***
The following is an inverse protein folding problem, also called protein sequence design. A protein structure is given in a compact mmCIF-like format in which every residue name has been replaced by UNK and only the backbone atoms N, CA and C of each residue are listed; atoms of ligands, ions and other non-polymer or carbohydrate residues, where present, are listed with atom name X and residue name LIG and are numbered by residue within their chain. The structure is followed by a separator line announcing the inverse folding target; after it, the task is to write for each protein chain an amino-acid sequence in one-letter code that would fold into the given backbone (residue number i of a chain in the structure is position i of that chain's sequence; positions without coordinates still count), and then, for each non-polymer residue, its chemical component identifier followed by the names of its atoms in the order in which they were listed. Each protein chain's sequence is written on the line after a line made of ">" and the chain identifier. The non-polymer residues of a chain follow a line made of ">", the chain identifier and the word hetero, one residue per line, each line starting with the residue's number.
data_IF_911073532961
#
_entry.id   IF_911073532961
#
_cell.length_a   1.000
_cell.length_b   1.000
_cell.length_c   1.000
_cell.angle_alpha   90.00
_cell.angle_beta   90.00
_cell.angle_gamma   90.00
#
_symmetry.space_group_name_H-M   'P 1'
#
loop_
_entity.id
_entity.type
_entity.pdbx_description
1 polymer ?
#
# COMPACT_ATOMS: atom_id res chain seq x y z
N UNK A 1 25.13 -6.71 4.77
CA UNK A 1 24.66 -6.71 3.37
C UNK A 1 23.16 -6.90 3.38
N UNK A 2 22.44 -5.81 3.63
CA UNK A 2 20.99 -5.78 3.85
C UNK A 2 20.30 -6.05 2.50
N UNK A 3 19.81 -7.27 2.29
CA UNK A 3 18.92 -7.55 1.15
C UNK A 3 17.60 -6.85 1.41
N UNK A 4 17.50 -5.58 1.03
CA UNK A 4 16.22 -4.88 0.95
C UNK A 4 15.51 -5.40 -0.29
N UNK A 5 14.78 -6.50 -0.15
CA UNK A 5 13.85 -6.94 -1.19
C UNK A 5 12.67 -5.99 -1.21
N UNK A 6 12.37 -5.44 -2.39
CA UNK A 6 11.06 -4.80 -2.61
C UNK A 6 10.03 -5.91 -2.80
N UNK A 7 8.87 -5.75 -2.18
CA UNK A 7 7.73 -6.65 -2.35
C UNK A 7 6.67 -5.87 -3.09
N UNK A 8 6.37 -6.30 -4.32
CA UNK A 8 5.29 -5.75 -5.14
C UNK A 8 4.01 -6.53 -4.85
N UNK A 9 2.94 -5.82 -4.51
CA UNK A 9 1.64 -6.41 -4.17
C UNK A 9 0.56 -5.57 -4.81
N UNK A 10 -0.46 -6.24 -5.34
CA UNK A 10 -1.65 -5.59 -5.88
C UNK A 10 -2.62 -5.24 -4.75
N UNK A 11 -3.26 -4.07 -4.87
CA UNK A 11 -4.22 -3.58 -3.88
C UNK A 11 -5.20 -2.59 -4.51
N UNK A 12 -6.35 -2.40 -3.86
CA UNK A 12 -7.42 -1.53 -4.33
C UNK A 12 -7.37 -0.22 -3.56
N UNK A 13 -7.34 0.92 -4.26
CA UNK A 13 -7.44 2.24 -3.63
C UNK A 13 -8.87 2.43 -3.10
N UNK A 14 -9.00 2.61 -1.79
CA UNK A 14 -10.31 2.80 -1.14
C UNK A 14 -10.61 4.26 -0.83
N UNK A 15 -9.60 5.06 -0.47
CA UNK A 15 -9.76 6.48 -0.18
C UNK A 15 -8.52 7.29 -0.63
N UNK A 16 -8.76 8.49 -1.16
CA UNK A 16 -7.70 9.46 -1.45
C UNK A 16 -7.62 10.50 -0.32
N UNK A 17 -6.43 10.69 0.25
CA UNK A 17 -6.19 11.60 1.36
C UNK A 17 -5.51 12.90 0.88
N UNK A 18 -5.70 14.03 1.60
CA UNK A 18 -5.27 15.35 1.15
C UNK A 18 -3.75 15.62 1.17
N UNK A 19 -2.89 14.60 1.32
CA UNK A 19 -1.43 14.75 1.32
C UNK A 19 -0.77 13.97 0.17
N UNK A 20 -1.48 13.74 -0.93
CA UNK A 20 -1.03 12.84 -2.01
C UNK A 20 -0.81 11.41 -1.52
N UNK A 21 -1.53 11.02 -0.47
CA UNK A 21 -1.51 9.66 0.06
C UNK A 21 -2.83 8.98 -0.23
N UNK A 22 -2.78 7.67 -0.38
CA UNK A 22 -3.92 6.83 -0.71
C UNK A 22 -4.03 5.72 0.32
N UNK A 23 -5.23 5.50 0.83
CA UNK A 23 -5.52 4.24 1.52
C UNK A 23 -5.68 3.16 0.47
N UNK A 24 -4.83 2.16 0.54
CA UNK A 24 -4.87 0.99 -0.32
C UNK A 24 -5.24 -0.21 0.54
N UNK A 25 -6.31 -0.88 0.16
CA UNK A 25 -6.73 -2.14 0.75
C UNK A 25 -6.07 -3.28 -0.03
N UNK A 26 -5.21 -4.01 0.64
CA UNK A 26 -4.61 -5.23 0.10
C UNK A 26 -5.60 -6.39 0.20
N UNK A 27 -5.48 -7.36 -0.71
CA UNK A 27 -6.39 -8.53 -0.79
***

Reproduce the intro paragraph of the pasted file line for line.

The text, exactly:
The following is an inverse protein folding problem, also called protein sequence design. A protein structure is given in a compact mmCIF-like format in which every residue name has been replaced by UNK and only the backbone atoms N, CA and C of each residue are listed; atoms of ligands, ions and other non-polymer or carbohydrate residues, where present, are listed with atom name X and residue name LIG and are numbered by residue within their chain. The structure is followed by a separator line announcing the inverse folding target; after it, the task is to write for each protein chain an amino-acid sequence in one-letter code that would fold into the given backbone (residue number i of a chain in the structure is position i of that chain's sequence; positions without coordinates still count), and then, for each non-polymer residue, its chemical component identifier followed by the names of its atoms in the order in which they were listed. Each protein chain's sequence is written on the line after a line made of ">" and the chain identifier. The non-polymer residues of a chain follow a line made of ">", the chain identifier and the word hetero, one residue per line, each line starting with the residue's number.